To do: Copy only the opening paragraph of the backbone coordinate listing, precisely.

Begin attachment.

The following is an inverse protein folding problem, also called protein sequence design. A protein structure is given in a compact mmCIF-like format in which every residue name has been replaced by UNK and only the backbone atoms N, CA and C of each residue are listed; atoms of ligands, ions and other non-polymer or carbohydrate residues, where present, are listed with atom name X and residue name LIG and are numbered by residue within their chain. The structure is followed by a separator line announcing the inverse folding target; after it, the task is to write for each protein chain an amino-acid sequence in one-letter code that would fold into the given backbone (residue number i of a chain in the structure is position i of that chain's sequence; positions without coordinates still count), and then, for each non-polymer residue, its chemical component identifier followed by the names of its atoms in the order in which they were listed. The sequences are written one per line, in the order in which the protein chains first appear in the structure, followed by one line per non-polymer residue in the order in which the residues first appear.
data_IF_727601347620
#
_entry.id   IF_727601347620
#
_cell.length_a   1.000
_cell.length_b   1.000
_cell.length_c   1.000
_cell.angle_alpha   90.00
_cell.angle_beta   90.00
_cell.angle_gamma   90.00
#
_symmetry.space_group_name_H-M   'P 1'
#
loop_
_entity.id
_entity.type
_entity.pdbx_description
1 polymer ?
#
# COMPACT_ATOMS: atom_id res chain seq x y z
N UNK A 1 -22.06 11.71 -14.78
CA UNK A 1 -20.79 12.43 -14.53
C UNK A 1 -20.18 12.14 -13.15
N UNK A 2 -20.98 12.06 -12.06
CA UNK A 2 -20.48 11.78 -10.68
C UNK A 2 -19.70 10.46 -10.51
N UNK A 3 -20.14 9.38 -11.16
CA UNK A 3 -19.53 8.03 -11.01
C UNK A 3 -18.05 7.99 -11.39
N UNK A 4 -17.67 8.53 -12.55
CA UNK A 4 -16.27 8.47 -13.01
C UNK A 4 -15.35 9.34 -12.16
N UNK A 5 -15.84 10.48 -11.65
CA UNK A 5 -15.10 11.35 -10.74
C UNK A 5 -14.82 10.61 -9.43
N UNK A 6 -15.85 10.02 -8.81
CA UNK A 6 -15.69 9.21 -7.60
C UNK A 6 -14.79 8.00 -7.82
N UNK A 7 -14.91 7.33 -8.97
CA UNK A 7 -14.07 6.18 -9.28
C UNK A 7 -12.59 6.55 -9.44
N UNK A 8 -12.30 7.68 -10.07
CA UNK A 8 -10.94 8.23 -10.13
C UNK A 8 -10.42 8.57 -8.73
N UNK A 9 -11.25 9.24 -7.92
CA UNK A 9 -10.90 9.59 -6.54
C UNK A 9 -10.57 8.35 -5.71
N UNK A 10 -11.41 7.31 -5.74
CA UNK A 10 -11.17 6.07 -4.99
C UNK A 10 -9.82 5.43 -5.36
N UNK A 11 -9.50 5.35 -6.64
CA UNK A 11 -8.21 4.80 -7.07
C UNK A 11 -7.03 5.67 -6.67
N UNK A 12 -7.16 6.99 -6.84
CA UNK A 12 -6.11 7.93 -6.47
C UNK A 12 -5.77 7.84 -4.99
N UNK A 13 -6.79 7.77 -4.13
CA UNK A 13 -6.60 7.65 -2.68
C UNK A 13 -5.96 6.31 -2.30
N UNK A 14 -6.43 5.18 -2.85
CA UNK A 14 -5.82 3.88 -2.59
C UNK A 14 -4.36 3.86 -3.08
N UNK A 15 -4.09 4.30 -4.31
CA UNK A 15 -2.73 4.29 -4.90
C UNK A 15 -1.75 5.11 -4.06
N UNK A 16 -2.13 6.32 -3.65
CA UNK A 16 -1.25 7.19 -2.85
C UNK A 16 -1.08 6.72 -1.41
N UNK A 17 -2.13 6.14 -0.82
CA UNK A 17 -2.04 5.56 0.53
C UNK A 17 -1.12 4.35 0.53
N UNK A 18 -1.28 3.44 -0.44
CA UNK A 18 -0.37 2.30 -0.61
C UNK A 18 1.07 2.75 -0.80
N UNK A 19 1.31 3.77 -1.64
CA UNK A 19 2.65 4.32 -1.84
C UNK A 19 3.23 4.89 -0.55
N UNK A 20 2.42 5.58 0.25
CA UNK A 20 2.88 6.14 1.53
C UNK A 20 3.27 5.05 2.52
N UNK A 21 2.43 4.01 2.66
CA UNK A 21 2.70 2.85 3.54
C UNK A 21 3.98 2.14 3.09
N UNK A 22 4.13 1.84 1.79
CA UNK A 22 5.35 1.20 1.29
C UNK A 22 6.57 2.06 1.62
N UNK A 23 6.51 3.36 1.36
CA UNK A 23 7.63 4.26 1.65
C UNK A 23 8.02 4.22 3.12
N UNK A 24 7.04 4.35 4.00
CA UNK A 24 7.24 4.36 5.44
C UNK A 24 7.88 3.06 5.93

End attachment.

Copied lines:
The following is an inverse protein folding problem, also called protein sequence design. A protein structure is given in a compact mmCIF-like format in which every residue name has been replaced by UNK and only the backbone atoms N, CA and C of each residue are listed; atoms of ligands, ions and other non-polymer or carbohydrate residues, where present, are listed with atom name X and residue name LIG and are numbered by residue within their chain. The structure is followed by a separator line announcing the inverse folding target; after it, the task is to write for each protein chain an amino-acid sequence in one-letter code that would fold into the given backbone (residue number i of a chain in the structure is position i of that chain's sequence; positions without coordinates still count), and then, for each non-polymer residue, its chemical component identifier followed by the names of its atoms in the order in which they were listed. The sequences are written one per line, in the order in which the protein chains first appear in the structure, followed by one line per non-polymer residue in the order in which the residues first appear.